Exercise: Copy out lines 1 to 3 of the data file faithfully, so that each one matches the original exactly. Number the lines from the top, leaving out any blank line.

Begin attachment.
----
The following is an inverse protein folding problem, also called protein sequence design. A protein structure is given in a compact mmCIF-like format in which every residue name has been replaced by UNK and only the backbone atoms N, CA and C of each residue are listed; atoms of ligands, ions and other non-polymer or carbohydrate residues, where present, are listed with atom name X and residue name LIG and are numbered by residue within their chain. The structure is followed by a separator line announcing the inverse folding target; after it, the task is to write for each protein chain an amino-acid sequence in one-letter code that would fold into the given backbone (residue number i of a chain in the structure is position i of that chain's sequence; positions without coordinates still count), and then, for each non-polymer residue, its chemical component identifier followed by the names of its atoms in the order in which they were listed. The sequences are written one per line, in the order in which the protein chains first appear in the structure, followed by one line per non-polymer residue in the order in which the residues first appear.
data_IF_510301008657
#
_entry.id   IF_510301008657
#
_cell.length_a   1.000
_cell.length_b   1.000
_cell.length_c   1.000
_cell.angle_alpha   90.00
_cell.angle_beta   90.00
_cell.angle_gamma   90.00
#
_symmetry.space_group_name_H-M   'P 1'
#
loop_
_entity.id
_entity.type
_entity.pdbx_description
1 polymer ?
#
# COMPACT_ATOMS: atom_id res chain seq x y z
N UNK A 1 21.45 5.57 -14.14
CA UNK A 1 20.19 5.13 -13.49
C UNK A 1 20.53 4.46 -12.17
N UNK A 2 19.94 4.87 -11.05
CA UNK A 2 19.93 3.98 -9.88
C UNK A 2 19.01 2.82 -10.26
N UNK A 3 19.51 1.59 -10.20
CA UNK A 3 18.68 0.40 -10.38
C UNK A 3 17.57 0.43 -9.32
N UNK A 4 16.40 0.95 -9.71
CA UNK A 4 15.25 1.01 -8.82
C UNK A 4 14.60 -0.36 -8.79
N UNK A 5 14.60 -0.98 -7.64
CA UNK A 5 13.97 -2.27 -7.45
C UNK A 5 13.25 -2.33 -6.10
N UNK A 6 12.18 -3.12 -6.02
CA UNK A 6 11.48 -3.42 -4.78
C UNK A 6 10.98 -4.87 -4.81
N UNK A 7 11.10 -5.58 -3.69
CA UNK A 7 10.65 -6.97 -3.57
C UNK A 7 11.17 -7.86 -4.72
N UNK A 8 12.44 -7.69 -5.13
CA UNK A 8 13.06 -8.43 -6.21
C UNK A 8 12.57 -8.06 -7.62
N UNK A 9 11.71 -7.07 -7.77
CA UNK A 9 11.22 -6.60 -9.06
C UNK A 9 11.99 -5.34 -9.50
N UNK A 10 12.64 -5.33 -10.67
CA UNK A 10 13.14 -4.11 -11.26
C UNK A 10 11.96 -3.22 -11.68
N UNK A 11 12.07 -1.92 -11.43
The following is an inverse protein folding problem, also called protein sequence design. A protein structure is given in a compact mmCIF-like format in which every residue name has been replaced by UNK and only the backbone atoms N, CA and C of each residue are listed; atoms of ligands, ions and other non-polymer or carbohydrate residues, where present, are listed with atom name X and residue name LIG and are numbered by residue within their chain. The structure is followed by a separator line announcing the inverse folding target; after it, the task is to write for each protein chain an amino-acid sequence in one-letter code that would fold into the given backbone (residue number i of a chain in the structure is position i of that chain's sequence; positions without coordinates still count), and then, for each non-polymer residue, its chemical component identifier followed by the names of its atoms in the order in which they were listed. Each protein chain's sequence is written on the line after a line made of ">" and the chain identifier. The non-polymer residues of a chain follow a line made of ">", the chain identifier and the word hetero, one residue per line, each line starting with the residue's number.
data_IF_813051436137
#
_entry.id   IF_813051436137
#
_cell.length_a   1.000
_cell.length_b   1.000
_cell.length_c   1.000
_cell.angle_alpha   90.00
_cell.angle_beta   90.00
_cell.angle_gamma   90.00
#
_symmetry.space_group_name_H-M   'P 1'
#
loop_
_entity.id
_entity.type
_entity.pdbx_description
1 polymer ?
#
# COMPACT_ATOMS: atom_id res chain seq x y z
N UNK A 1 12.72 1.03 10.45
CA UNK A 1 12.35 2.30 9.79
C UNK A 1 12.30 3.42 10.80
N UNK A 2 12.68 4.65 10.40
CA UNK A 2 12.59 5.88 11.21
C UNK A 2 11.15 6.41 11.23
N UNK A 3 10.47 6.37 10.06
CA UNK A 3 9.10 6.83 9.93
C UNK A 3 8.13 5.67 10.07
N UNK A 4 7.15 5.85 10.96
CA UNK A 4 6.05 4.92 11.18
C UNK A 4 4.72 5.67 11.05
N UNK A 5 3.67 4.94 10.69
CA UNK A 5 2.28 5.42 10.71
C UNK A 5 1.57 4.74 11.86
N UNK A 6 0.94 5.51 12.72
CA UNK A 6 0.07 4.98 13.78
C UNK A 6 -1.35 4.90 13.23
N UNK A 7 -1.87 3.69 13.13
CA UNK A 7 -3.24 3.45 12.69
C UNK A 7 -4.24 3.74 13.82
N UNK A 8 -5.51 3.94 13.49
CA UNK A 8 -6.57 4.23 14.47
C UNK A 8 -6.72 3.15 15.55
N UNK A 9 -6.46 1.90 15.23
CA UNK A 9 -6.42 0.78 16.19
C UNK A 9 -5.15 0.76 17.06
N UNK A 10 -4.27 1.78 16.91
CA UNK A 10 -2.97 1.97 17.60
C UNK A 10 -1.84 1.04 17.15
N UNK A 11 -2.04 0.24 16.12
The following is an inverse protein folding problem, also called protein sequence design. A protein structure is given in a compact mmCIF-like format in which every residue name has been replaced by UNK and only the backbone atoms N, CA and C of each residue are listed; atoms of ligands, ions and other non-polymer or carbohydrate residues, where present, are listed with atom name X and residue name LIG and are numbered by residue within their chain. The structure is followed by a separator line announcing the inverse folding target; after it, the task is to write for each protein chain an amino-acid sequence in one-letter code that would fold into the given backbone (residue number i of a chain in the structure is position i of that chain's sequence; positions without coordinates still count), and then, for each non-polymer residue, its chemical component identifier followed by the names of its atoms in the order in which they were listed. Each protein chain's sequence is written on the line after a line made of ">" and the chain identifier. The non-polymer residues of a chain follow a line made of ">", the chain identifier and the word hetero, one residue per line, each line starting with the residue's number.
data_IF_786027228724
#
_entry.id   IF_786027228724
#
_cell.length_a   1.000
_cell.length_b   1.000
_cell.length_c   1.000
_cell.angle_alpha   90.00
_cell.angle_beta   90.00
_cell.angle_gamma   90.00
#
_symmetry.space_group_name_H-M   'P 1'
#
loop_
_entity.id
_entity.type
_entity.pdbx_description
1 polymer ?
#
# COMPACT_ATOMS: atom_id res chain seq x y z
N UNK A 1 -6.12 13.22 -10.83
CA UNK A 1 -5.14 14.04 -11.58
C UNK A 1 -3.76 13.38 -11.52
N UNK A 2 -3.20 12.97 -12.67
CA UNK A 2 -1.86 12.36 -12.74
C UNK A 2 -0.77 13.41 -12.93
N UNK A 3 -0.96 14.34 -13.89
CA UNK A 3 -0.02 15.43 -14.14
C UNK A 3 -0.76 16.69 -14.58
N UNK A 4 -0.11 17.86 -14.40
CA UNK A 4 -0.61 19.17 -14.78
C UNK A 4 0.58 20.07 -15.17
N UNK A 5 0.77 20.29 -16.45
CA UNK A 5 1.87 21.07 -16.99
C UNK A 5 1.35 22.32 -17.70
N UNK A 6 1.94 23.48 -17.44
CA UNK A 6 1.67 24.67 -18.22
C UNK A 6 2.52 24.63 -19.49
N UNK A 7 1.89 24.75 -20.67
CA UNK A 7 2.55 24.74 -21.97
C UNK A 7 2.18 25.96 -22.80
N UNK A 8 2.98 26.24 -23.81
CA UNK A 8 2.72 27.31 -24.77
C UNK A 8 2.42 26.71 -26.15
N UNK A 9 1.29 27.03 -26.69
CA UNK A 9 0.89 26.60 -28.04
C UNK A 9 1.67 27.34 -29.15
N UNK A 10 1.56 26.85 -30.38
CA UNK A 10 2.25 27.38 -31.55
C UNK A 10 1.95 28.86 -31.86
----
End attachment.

The following is an inverse protein folding problem, also called protein sequence design. A protein structure is given in a compact mmCIF-like format in which every residue name has been replaced by UNK and only the backbone atoms N, CA and C of each residue are listed; atoms of ligands, ions and other non-polymer or carbohydrate residues, where present, are listed with atom name X and residue name LIG and are numbered by residue within their chain. The structure is followed by a separator line announcing the inverse folding target; after it, the task is to write for each protein chain an amino-acid sequence in one-letter code that would fold into the given backbone (residue number i of a chain in the structure is position i of that chain's sequence; positions without coordinates still count), and then, for each non-polymer residue, its chemical component identifier followed by the names of its atoms in the order in which they were listed. The sequences are written one per line, in the order in which the protein chains first appear in the structure, followed by one line per non-polymer residue in the order in which the residues first appear.
data_IF_510301008657
#